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Fifty Shades of Law

In some states you can watch the movie, but don’t try to act it out.

Unless you are living under a rock, you already know that women across America are packing into movie theaters this Valentine’s Day weekend to watch “Fifty Shades of Gray” on the big screen. Racy scenes depict the heroine’s transformation from a shy college student into a consenting submissive. The movie has sparked an improbable national conversation — or at least a social media frisson — about sexual taboos.

Here at The Marshall Project the movie sparked a different conversation, about the state of state laws on sex that is consensual but unconventional. A sample follows. We have our doubts about how strictly these statutes are enforced.

A bondage collar with lock.

Sex toys

Dildos or any object used for “the stimulation of human genital organs” cannot be made or sold in Alabama. The Anti-Obscenity Enforcement Act says that anyone caught with such tools could face a fine up to $20,000, a one-year jail sentence or 12-months doing hard labor.

Contemplating bondage? Be warned that it is against New York state law to possess a pair of handcuffs unless you are a law-enforcement officer, private investigator or a security guard. The penalty for illegal possession of handcuffs: a fine of up to $200 and/or 10 days in jail. And in Florida, it is a felony to carry a concealed handcuff key.

BDSM

BDSM (abundant in “Fifty Shades”) is an acronym with interchangeable meanings — bondage, discipline, dominance, submission, sadism and masochism. Even if sexual partners both agree to engage in such edgy behavior, the National Coalition for Sexual Freedom warns that consent is not enough to avoid possible assault charges if your partner has second thoughts.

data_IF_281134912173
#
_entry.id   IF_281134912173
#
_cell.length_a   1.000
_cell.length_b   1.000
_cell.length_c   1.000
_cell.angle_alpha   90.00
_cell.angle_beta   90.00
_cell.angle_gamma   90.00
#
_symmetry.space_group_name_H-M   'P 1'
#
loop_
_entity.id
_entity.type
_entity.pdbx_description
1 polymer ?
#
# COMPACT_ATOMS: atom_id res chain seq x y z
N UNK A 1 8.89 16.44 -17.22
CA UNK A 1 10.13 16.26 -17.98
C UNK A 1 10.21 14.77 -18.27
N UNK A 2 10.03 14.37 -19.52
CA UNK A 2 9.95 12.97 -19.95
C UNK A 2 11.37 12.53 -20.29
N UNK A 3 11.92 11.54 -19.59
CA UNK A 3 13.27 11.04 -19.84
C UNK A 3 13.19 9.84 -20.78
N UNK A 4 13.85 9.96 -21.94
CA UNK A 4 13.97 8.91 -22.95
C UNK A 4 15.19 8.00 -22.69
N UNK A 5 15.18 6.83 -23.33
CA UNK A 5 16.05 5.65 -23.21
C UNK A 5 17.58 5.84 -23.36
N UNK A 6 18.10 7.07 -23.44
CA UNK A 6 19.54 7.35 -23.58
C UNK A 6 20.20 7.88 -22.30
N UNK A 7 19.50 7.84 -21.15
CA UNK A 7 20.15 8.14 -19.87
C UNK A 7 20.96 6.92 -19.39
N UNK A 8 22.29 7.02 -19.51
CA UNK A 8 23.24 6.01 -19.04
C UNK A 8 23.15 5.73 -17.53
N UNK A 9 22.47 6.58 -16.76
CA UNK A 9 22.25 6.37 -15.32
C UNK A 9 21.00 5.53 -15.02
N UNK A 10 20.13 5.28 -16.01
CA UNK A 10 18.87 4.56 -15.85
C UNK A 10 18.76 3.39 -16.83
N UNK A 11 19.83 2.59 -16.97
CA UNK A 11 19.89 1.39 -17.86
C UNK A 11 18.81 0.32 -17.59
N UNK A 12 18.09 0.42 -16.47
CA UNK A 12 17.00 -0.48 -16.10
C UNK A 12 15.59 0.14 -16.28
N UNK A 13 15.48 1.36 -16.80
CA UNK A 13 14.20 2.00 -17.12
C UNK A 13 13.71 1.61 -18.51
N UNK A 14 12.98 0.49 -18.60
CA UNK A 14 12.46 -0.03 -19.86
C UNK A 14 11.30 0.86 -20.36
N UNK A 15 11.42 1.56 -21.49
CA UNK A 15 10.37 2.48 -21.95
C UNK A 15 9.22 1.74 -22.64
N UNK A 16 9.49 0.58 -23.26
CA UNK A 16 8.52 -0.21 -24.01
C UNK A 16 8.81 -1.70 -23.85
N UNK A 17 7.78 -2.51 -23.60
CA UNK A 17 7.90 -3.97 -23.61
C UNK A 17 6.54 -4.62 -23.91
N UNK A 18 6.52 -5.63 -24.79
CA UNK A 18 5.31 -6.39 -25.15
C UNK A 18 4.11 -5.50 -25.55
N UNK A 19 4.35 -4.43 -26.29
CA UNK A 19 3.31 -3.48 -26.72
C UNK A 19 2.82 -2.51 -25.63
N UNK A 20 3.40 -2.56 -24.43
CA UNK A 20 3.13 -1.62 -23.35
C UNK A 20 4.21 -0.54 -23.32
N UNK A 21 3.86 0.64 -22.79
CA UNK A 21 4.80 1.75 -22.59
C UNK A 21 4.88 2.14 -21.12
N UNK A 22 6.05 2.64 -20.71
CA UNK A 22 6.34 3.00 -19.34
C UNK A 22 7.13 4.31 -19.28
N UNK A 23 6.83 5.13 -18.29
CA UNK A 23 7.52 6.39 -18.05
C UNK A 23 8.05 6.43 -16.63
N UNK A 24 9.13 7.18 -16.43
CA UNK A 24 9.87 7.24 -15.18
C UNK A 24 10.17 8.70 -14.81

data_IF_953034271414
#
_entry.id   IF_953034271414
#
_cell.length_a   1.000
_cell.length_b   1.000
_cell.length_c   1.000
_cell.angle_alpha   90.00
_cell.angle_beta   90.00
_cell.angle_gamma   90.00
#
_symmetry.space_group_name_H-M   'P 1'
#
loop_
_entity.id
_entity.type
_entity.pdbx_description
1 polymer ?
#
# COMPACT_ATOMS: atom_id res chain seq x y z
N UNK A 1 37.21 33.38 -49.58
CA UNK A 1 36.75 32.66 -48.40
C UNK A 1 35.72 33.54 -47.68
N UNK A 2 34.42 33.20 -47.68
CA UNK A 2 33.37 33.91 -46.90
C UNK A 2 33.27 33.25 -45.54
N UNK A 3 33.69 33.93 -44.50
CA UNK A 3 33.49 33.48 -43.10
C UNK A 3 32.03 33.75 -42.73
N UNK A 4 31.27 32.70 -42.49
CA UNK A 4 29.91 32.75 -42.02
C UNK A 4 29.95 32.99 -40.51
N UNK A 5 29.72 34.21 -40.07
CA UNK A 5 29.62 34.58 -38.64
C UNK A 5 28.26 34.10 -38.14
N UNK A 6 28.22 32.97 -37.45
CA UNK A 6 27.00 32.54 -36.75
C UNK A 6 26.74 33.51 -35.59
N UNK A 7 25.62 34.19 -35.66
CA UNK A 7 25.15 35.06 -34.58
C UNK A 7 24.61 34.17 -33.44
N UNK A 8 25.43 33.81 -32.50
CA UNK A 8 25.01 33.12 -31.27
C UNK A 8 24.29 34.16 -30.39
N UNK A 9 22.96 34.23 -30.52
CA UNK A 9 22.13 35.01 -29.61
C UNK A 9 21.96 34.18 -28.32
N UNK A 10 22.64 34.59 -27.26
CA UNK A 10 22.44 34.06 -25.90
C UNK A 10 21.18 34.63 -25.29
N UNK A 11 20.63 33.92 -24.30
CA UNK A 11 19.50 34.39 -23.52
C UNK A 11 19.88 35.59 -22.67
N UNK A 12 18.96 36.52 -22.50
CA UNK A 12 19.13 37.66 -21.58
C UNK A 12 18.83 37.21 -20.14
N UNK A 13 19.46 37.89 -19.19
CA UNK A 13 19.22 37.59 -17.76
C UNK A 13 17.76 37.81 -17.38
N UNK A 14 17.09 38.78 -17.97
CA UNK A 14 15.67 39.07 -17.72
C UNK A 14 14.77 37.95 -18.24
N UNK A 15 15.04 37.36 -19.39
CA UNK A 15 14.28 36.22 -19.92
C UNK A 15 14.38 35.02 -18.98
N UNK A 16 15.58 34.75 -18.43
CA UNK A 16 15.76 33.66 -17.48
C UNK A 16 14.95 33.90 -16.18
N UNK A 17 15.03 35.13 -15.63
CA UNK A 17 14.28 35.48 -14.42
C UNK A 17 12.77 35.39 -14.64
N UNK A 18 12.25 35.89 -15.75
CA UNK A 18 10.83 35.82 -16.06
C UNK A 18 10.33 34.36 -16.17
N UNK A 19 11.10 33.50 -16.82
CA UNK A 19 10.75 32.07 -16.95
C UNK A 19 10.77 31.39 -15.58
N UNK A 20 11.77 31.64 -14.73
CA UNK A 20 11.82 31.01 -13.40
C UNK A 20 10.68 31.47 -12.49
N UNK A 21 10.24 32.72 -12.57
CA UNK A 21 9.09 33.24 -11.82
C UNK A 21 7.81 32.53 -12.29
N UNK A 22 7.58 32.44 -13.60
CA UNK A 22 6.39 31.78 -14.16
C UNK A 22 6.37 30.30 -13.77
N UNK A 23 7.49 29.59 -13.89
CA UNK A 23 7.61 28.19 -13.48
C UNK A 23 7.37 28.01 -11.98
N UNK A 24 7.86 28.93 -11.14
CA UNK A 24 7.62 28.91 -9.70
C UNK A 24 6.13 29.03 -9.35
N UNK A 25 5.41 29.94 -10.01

“Consent is not a defense,” said Susan Wright, executive director of the organization, which promotes — well, pretty obvious. Wright says that the enjoyment of flogging, whipping or dripping hot wax can be short-lived.

“Injuries can happen and then 911 is called,” Wright said.

Hooking up out of wedlock

Florida bans “lewd and lascivious behavior,” which is defined as a situation where “any man and woman, not being married to each other, lewdly and lasciviously associate and cohabit together.” The misdemeanor is punishable by a fine of up to $500. In Mississippi, an unmarried couple caught living together “whether in adultery or fornication” can face up to six months in jail and/or a $500 fine.

Sodomy

In 2003, the U.S. Supreme Court deemed a Texas state law that banned the practice of anal and oral sex between same-sex couples as unconstitutional. Despite the ruling, a sizable list of states, including Texas, still have anti-sodomy laws on the books.

Louisiana’s “crime against nature” statute prohibits the “the unnatural carnal copulation by a human being with another of the same sex or opposite sex or with an animal.” The state legislature in April failed to pass a bill that would have repealed the law except for human-on-animal relations.

Other states that have some form of anti-sodomy laws include Kansas, Oklahoma, Alabama, Florida, Idaho, Louisiana, Mississippi, North Carolina, South Carolina, and Utah, according to the Human Rights Campaign. Virginia repealed its ban in March.